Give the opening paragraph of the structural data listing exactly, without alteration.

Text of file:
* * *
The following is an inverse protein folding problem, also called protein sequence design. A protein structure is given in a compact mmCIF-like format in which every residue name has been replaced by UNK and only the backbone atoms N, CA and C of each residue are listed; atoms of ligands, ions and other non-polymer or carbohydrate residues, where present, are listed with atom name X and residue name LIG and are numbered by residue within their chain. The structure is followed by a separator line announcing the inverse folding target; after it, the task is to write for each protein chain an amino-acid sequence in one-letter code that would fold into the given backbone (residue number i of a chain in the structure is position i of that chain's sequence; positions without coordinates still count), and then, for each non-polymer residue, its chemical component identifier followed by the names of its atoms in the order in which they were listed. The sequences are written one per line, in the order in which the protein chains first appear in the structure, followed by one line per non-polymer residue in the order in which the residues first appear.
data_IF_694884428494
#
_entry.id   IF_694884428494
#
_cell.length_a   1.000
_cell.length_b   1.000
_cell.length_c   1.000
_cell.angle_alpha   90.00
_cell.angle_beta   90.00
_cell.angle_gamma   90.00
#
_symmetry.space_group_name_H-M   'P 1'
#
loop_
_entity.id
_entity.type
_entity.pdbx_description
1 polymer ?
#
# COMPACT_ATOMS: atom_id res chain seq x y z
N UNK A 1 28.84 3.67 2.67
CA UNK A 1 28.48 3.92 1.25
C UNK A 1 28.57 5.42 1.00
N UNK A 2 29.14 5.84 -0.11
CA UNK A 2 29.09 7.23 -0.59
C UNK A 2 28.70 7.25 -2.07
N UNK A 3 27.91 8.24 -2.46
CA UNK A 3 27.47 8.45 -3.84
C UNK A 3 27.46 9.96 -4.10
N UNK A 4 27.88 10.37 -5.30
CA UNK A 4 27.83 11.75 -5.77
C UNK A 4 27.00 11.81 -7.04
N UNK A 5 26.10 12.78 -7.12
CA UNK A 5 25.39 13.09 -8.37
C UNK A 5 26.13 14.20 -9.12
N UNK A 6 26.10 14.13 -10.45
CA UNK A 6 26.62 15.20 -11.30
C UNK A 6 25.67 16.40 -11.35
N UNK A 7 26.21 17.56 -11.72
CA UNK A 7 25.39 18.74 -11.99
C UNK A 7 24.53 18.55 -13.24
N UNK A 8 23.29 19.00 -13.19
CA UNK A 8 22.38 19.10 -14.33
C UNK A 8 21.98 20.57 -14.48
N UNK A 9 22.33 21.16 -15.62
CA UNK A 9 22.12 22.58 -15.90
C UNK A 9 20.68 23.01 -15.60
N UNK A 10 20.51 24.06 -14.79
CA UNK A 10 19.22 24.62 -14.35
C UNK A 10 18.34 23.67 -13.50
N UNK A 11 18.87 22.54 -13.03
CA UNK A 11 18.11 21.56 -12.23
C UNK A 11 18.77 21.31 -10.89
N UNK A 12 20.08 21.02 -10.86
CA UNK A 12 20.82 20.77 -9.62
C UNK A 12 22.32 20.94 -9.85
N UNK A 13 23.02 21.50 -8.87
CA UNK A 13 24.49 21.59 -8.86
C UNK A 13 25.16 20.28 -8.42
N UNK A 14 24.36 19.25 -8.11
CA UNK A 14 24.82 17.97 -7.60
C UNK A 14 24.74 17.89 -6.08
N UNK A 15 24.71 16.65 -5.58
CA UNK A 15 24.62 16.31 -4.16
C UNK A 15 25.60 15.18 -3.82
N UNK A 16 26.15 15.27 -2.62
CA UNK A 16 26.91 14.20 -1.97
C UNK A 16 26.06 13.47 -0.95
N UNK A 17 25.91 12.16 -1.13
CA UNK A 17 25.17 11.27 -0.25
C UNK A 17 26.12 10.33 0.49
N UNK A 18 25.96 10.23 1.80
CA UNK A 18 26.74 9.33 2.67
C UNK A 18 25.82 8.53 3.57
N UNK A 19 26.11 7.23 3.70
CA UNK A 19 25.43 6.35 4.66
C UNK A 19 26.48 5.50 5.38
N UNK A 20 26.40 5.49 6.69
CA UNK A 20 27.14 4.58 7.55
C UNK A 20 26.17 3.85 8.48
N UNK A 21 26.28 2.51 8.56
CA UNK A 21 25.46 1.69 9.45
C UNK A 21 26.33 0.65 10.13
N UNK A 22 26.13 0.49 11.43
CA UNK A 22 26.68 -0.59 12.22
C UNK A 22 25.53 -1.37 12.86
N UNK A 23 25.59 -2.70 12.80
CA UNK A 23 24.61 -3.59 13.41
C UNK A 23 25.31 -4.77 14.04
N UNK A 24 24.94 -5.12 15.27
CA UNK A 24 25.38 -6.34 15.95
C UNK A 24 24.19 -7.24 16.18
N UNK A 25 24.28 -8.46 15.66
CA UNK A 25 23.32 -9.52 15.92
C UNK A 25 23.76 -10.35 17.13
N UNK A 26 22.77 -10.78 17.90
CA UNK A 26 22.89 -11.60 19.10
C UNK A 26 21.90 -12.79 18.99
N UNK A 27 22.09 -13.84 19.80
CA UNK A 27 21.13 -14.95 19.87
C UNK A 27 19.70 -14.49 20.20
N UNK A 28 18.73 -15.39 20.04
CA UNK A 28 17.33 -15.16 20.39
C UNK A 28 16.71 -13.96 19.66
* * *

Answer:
The following is an inverse protein folding problem, also called protein sequence design. A protein structure is given in a compact mmCIF-like format in which every residue name has been replaced by UNK and only the backbone atoms N, CA and C of each residue are listed; atoms of ligands, ions and other non-polymer or carbohydrate residues, where present, are listed with atom name X and residue name LIG and are numbered by residue within their chain. The structure is followed by a separator line announcing the inverse folding target; after it, the task is to write for each protein chain an amino-acid sequence in one-letter code that would fold into the given backbone (residue number i of a chain in the structure is position i of that chain's sequence; positions without coordinates still count), and then, for each non-polymer residue, its chemical component identifier followed by the names of its atoms in the order in which they were listed. The sequences are written one per line, in the order in which the protein chains first appear in the structure, followed by one line per non-polymer residue in the order in which the residues first appear.